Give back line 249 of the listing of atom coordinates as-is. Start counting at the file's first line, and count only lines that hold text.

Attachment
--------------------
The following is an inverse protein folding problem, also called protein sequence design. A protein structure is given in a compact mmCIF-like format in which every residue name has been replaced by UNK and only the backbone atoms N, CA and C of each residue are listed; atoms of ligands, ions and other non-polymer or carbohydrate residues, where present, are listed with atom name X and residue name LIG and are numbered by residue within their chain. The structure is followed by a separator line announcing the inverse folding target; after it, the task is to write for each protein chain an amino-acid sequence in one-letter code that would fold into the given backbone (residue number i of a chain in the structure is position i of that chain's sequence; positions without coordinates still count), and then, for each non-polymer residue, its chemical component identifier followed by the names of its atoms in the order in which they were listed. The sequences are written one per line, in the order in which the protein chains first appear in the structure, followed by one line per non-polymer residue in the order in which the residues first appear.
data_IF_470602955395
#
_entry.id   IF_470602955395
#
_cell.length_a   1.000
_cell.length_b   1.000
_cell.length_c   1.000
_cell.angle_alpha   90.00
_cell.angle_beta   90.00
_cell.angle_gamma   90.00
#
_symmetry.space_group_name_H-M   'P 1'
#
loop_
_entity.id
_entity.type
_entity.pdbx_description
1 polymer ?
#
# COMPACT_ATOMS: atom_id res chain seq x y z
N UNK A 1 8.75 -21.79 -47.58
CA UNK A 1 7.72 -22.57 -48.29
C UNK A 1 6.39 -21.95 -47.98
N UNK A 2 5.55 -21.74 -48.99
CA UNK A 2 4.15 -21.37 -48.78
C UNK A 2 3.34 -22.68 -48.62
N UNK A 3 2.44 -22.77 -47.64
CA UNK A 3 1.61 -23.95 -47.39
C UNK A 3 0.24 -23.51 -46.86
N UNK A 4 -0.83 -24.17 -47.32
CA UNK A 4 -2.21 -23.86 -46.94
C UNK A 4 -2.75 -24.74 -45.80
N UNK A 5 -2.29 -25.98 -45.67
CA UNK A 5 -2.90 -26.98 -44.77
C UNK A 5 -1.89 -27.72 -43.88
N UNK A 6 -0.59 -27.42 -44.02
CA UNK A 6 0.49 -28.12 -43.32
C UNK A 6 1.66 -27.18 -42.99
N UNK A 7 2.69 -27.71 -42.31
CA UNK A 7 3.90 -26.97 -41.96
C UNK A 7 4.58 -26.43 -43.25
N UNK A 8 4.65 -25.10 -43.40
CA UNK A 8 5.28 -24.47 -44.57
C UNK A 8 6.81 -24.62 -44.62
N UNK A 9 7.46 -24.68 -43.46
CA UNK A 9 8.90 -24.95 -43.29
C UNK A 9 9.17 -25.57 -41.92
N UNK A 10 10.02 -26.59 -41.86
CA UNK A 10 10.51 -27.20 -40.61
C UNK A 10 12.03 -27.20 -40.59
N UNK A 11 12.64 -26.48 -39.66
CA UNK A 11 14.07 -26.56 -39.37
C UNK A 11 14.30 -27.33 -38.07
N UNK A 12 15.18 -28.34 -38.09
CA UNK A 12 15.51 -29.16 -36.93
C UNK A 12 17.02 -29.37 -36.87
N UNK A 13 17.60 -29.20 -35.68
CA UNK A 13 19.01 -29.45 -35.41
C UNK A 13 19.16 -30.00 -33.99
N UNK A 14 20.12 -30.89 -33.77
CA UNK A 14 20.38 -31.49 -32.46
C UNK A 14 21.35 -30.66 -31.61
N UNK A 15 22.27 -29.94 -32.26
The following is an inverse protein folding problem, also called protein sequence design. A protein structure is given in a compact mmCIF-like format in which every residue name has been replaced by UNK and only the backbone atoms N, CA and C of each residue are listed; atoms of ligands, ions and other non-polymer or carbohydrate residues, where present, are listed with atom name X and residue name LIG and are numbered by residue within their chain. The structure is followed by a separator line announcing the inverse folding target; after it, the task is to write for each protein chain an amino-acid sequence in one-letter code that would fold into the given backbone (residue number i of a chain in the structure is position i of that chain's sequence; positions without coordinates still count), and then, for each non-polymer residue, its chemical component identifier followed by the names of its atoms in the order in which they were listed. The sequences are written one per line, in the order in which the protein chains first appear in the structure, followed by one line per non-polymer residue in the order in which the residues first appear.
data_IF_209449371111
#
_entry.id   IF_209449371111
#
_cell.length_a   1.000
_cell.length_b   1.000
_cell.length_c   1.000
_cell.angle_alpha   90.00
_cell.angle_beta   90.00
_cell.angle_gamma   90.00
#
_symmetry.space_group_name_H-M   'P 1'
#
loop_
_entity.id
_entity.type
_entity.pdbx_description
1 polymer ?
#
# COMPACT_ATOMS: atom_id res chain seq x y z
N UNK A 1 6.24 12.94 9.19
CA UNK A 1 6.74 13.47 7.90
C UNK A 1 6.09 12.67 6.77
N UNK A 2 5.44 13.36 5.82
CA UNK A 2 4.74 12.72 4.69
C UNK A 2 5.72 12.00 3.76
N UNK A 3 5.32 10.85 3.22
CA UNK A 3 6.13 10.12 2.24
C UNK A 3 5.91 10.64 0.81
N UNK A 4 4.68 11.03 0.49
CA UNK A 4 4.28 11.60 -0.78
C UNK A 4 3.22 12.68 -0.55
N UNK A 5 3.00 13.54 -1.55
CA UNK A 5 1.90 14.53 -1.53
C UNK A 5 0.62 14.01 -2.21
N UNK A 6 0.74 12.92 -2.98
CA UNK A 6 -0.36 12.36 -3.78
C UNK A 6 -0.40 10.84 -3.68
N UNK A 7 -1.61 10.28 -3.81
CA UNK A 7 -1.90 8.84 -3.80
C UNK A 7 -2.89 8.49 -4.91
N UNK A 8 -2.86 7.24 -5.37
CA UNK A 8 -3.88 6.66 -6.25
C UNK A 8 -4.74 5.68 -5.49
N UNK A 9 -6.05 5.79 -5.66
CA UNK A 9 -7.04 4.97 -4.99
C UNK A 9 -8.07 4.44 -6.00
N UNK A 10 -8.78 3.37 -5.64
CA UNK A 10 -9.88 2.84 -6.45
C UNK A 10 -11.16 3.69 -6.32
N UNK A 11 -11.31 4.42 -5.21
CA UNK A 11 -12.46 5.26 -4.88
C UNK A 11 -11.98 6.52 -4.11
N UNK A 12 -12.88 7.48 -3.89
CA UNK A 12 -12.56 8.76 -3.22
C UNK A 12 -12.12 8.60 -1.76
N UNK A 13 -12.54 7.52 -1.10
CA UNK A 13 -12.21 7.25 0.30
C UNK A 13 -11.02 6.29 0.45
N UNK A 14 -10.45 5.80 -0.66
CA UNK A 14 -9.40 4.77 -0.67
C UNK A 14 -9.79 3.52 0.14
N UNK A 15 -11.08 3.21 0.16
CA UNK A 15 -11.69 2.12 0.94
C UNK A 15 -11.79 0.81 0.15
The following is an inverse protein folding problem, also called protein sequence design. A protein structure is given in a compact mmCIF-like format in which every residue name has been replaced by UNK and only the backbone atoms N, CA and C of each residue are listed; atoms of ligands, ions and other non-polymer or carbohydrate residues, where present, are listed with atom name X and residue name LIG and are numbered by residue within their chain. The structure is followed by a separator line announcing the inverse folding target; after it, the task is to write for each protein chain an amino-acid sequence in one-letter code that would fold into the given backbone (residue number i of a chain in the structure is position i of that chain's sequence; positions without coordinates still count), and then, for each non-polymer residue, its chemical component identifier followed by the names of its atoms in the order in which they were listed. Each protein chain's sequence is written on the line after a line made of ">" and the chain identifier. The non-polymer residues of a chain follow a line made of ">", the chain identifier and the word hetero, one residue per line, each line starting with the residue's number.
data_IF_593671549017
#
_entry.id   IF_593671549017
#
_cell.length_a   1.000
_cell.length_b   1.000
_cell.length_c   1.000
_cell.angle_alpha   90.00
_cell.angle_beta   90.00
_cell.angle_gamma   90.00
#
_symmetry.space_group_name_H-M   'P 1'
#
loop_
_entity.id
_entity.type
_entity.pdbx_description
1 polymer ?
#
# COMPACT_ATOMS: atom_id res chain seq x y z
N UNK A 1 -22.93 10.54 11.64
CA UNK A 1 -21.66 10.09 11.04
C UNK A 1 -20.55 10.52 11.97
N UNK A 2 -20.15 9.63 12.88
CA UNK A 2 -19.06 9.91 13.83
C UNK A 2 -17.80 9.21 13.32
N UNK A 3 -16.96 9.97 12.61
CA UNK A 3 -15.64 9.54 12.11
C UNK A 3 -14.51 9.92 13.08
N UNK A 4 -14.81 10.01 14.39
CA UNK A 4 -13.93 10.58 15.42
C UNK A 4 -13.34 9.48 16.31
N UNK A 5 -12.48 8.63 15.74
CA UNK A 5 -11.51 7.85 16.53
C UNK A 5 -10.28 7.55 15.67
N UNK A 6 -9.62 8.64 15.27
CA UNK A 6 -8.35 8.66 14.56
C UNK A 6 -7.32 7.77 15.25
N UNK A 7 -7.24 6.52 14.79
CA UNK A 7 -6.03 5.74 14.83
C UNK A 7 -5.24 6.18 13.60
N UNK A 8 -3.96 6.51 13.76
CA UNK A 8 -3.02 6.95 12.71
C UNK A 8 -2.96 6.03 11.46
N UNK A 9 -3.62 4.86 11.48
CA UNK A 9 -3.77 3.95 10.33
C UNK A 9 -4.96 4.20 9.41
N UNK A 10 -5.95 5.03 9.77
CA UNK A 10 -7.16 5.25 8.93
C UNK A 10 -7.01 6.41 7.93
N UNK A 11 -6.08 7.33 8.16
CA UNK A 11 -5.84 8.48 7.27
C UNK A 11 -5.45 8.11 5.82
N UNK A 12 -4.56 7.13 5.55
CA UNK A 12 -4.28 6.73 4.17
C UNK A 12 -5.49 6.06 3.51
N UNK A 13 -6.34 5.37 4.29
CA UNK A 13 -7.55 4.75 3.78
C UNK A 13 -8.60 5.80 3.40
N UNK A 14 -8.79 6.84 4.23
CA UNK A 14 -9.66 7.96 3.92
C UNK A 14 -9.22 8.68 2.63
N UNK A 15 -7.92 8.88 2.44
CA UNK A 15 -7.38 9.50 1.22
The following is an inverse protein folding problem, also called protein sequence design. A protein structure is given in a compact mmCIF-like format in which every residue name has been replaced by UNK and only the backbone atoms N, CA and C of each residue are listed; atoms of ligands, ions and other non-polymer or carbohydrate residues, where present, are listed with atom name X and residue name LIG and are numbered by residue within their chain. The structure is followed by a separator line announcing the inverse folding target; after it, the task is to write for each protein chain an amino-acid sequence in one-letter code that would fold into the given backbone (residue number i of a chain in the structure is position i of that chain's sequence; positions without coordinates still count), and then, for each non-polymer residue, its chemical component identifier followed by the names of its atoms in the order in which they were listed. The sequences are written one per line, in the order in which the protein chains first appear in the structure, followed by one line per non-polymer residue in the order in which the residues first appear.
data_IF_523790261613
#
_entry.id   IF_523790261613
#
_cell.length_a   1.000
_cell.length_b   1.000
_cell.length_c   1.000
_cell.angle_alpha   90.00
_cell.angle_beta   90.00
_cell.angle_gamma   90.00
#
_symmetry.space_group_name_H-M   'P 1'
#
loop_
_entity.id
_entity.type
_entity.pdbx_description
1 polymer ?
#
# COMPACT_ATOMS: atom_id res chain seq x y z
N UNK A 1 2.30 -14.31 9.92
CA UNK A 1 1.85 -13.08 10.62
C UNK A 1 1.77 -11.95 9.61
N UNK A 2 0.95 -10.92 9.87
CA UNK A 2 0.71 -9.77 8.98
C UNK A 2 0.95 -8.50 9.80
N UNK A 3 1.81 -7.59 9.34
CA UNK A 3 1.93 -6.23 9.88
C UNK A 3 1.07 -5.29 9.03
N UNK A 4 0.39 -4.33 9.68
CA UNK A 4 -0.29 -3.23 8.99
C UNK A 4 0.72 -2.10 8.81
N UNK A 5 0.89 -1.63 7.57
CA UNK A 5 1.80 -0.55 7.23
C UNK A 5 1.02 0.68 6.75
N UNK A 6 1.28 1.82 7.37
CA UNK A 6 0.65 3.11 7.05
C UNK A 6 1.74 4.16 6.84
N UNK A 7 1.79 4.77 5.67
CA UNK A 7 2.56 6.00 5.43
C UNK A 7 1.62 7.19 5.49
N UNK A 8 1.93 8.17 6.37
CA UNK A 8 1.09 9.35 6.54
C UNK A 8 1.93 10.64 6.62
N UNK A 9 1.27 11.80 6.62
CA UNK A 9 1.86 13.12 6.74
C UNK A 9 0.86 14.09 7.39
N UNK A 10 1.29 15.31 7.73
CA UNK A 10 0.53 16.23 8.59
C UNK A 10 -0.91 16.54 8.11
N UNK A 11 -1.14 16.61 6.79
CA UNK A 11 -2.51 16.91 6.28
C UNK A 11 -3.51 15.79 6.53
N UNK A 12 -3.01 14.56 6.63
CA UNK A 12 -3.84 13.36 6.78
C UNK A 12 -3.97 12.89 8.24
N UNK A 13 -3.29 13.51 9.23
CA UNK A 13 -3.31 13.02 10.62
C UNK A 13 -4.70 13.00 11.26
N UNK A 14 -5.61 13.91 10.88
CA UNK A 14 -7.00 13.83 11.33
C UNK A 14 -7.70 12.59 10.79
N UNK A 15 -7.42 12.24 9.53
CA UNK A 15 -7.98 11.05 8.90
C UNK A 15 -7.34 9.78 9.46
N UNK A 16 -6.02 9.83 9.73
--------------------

C UNK A 11 -3.51 15.79 6.53